THE microscope was invented in 1590 by a Dutch spectacle-maker, one Zacharias Jansen, a resident of Middelburg. It was some threequarters of a century later, before Robert Hooke was to publish in 1665 his Micrographia embodying the results of his researches in this field. Hooke himself was originally an architect and professor of mathematics addicted to the study of optics and interested also in what was at that time the virtually insuperable problem of building a flying machine. He produced a compound microscope which, in comparison with Jansen's and the model which Leeuwenhoek was using at about the same period, was strikingly perfect.
Hooke gives a description of the structure of cork in the eighteenth section of Micrographia. Cork contains, says he, numerous cavities -- which he denominates "pores" or "cells" -- reminiscent of the structure of a honeycomb, sponge, or pumice stone.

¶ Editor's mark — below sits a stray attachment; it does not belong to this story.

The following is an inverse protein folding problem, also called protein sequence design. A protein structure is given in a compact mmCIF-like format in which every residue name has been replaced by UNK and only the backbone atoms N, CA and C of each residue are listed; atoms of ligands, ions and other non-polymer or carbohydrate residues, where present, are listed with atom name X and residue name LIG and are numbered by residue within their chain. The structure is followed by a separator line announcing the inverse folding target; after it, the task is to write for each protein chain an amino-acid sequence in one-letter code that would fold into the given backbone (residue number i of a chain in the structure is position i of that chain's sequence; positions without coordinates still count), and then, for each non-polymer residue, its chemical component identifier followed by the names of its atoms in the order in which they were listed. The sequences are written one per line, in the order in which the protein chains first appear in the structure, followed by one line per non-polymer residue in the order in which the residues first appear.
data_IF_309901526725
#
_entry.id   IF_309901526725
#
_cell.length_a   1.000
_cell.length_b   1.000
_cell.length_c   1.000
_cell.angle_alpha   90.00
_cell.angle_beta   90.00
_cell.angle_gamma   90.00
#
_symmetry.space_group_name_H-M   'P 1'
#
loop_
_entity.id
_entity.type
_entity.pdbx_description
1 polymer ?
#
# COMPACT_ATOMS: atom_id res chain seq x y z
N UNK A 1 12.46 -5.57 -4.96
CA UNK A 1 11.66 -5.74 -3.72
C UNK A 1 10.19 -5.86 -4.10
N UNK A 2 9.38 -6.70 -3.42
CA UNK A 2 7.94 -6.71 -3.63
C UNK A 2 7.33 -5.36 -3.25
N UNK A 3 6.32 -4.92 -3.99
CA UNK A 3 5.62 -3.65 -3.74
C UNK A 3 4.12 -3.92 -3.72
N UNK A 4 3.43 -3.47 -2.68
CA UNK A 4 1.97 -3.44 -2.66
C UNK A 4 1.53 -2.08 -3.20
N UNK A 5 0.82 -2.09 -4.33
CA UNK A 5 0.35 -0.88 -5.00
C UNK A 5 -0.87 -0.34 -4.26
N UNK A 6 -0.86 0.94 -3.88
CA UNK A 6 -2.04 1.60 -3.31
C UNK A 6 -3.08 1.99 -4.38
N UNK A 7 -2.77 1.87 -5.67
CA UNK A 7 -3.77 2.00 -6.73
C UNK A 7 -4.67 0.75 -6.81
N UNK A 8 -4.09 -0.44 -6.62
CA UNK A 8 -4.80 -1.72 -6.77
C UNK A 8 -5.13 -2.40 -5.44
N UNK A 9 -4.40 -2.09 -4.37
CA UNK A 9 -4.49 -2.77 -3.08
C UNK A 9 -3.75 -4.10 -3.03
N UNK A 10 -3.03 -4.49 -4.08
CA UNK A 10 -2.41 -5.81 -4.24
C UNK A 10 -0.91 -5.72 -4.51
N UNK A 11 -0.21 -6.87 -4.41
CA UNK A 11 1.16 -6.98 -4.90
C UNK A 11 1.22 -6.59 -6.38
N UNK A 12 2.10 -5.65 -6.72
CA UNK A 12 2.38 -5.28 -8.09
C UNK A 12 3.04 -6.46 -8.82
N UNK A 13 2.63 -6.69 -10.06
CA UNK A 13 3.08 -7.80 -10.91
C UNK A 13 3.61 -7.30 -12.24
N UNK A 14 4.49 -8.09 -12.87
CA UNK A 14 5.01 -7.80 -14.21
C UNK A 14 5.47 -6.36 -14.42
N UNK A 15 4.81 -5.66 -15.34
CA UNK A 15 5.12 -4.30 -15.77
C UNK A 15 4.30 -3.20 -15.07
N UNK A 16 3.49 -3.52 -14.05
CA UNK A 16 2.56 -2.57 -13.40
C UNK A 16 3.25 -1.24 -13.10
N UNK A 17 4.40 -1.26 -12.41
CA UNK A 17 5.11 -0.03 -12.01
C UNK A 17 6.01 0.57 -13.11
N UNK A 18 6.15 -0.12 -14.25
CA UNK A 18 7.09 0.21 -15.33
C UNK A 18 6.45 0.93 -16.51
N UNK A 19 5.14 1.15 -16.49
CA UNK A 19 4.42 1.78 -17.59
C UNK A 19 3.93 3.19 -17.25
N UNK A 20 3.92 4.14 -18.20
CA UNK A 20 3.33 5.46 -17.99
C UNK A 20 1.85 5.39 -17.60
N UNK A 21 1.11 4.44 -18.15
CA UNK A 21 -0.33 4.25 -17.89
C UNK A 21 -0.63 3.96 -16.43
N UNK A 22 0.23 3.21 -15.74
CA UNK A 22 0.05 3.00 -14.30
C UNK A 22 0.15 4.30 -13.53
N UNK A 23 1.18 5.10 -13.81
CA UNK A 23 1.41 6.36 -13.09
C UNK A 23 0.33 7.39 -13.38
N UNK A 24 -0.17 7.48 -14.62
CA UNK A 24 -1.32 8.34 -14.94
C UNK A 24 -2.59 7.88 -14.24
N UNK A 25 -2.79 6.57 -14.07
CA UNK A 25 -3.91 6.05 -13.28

Almost contemporaneously, Marcello Malpighi pointed out in 1675 that cell structure is observable in many plants and in certain animal organs. For all that, neither Hooke nor Malpighi arrived at the conclusion that the basic factor was actually what was contained in the cell itself and not the material by' which it was surrounded.
Around that same time, in 1673, Leeuwenhoek discovered certain free or independent cells, to which however he did not attribute any specific biological significance; these were the red blood corpuscles, spermatozoa, infusoria, yeast cells and others. Leeuwenhoek, though, was but an amateur not ranking particularly high in the opinion of his contemporaries; nevertheless his discoveries were of very real importance for the advancement of science.
These various observations remained unmentioned for more than a century because of the predilection for organistic standards in vogue at that time. The organ, both in plants and in animals, was held to be the source of all functions. At the beginning of the nineteenth century, however, Xavier Bichat in 1802 saw, in a flash of inspiration, that the